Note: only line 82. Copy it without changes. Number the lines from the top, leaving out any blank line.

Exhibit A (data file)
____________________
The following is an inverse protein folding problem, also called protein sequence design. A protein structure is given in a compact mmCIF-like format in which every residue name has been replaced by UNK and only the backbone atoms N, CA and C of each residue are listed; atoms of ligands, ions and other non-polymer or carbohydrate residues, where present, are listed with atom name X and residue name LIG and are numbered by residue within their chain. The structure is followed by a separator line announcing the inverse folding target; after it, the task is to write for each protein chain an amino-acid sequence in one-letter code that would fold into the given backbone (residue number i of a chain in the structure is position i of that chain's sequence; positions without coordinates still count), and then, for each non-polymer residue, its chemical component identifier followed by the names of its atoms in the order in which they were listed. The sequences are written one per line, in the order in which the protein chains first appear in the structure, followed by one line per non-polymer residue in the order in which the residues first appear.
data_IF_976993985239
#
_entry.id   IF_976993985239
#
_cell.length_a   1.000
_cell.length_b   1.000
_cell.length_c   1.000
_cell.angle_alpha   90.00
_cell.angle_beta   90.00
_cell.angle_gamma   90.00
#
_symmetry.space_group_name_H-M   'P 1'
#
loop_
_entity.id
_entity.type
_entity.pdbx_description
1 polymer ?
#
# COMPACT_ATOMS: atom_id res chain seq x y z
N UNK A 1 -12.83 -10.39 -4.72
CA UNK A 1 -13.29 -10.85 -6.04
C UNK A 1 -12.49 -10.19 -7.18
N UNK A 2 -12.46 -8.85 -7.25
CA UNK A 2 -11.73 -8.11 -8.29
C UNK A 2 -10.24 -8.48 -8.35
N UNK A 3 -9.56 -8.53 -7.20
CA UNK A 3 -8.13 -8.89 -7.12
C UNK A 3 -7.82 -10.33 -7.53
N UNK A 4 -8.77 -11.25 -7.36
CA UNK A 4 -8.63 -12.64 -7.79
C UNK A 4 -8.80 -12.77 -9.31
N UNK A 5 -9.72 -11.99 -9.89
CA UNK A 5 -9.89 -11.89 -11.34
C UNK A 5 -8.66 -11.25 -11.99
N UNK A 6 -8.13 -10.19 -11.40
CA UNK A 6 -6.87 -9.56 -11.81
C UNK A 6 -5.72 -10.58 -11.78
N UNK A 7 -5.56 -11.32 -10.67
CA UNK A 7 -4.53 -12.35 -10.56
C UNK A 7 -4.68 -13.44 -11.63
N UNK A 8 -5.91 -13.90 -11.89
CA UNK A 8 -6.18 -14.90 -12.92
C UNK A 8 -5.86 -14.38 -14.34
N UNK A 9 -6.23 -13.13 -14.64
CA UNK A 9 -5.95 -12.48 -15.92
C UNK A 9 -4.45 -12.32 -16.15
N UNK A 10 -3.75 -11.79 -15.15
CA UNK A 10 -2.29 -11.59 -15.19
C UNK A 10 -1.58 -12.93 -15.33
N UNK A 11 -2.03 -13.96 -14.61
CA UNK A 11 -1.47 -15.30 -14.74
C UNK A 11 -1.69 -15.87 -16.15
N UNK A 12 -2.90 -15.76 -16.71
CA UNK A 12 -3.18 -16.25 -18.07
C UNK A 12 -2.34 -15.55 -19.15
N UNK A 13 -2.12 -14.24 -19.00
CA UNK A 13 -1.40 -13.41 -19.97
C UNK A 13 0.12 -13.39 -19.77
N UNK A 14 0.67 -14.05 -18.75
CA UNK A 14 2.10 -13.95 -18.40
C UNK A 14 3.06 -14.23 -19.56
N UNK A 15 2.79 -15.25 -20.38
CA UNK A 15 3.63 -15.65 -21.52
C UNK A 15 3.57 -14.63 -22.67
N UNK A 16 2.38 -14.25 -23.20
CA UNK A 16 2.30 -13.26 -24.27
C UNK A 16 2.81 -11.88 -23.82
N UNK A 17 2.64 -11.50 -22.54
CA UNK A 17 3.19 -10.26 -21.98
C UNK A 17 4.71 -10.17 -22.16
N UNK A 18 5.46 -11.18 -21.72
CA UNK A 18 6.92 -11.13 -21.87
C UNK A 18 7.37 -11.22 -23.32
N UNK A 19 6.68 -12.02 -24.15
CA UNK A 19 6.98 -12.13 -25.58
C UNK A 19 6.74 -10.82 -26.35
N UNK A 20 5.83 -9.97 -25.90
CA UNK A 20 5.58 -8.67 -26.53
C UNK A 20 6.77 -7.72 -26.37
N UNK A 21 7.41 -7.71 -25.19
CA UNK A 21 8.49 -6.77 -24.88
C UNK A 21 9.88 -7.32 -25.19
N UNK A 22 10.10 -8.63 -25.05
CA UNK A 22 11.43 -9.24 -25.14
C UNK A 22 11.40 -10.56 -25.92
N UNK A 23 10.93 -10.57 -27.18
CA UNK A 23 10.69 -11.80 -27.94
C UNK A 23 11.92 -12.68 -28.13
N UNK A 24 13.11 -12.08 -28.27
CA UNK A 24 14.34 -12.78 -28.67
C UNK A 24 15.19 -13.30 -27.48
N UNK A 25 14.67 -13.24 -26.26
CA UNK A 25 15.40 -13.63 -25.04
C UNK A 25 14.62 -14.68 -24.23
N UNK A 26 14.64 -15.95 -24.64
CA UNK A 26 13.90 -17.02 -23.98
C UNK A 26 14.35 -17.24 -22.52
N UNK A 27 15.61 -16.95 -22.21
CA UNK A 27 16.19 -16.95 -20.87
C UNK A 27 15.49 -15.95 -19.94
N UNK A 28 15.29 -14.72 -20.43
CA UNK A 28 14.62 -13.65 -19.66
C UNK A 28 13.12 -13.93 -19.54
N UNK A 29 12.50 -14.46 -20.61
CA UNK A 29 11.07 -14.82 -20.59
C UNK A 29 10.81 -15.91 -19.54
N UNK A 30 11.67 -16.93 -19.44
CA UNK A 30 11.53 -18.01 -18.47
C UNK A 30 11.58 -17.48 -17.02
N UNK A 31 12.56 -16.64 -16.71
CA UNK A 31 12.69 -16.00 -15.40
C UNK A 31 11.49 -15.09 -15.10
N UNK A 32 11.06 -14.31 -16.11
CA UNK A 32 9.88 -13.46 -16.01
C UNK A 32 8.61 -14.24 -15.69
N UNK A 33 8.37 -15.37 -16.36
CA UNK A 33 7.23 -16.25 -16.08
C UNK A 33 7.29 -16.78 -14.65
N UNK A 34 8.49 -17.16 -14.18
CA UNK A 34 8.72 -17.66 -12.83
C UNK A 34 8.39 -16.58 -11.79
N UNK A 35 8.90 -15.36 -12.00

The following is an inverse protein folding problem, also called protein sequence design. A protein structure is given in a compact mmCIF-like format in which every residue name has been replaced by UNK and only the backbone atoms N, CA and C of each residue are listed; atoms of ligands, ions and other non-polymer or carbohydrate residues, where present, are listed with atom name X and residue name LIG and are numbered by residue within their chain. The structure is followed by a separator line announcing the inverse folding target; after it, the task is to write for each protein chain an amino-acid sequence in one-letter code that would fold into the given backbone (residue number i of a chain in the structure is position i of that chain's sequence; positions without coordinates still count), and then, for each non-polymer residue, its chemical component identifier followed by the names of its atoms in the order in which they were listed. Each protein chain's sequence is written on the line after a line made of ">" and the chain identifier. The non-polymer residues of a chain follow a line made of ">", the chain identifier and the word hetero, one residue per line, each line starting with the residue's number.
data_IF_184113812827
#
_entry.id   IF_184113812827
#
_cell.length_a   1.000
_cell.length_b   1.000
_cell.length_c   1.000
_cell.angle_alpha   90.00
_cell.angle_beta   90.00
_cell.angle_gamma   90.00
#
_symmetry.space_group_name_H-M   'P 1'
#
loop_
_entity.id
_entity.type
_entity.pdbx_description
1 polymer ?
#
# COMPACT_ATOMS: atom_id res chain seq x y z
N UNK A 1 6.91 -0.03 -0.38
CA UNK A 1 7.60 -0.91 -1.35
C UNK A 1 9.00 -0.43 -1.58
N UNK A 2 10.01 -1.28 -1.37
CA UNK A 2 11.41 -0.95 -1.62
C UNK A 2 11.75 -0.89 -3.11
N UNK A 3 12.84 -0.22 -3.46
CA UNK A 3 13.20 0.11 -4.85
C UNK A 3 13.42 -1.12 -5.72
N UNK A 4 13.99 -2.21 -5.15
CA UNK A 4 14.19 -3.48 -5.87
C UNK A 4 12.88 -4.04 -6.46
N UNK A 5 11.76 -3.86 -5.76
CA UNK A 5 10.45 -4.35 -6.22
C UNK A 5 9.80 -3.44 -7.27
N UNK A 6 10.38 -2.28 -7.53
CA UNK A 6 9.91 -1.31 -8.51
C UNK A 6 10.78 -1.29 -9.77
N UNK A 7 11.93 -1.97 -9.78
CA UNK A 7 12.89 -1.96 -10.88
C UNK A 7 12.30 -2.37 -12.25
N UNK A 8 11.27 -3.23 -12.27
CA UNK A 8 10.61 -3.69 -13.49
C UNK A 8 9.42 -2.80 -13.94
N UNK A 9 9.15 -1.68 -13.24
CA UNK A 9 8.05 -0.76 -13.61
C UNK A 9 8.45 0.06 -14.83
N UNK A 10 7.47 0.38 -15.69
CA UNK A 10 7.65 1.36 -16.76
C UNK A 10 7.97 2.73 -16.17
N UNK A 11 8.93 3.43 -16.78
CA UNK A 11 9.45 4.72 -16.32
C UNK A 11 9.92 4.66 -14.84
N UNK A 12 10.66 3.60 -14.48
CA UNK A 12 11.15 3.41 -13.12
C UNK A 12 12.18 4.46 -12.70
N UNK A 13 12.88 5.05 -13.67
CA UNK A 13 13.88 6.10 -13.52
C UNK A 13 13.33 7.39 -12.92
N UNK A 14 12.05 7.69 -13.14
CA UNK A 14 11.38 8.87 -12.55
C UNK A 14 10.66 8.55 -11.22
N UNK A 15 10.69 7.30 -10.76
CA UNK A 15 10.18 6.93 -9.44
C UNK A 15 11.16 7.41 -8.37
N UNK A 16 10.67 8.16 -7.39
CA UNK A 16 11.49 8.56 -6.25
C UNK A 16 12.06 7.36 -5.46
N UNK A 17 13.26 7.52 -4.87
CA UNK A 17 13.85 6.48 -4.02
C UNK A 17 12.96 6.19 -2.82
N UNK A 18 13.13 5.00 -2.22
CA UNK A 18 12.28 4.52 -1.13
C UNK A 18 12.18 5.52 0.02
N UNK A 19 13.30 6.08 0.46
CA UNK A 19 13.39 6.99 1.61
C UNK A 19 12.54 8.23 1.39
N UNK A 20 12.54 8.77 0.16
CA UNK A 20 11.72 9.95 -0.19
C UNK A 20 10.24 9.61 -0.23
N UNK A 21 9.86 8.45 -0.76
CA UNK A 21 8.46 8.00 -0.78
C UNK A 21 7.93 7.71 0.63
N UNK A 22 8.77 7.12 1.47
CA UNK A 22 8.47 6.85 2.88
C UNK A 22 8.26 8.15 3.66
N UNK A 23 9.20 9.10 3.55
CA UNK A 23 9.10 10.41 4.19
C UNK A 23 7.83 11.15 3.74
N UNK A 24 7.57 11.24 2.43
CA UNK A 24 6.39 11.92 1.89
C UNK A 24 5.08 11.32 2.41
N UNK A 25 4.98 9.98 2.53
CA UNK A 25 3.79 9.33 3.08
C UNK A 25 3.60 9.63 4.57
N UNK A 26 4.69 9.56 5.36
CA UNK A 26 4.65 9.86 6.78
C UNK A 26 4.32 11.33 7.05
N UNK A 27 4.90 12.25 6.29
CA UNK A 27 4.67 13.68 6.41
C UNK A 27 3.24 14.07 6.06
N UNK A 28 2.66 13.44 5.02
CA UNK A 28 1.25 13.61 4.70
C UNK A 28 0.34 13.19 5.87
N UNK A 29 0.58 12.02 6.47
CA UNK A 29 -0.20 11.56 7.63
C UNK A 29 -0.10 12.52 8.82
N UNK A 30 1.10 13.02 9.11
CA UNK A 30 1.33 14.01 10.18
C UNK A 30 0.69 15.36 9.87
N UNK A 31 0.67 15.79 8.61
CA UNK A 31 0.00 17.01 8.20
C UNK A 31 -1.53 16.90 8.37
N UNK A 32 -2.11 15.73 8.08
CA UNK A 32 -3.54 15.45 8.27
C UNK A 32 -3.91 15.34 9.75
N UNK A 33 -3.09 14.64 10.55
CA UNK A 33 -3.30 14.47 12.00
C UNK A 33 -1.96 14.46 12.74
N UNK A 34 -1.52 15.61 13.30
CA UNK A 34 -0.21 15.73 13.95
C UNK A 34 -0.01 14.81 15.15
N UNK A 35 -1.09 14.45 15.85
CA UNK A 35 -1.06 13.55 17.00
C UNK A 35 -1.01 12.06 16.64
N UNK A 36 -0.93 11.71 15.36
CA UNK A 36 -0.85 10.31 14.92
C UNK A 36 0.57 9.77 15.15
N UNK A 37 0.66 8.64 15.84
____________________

N UNK A 21 7.41 -7.71 -25.19